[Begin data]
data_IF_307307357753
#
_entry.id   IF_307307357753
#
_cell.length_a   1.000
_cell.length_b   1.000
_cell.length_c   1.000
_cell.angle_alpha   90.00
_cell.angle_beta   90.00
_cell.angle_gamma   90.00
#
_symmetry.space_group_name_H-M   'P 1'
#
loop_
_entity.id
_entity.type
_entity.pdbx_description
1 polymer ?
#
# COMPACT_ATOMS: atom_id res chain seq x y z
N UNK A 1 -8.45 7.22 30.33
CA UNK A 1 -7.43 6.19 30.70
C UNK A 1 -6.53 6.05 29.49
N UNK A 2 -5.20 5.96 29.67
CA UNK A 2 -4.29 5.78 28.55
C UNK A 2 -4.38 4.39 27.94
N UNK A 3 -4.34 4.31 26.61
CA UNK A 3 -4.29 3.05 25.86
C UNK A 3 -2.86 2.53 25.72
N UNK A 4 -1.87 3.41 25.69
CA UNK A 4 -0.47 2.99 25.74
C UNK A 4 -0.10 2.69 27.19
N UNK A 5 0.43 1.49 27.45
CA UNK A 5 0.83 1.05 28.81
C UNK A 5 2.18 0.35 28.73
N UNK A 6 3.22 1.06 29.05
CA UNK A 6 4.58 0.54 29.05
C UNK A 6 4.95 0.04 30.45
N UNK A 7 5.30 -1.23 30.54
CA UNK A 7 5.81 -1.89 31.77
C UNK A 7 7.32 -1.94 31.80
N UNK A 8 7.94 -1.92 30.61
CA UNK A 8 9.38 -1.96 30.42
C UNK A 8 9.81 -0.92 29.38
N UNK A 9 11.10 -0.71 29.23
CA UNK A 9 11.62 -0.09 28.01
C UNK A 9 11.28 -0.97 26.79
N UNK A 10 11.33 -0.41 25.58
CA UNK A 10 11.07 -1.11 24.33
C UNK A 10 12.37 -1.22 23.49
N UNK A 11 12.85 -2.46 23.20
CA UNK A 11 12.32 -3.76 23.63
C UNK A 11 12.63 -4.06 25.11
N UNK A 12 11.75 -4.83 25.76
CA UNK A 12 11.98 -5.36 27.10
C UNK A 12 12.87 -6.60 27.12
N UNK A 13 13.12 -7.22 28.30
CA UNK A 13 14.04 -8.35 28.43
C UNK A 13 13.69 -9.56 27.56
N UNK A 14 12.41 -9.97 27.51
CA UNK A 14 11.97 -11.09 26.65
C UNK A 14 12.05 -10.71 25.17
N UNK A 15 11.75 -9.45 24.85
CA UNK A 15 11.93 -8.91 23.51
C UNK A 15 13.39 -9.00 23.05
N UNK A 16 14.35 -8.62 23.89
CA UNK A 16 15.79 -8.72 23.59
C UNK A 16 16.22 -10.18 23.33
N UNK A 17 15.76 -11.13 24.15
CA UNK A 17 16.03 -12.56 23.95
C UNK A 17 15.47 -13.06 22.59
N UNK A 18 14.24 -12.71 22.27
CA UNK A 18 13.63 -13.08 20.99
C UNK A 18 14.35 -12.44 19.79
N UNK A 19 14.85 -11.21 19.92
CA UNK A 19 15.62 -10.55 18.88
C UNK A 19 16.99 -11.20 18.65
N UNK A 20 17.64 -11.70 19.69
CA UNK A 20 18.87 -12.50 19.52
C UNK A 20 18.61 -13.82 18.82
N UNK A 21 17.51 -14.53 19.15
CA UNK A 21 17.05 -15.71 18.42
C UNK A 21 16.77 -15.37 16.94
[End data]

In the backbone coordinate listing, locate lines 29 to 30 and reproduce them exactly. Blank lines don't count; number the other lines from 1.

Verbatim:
C UNK A 3 -2.86 2.53 25.72
N UNK A 4 -1.87 3.41 25.69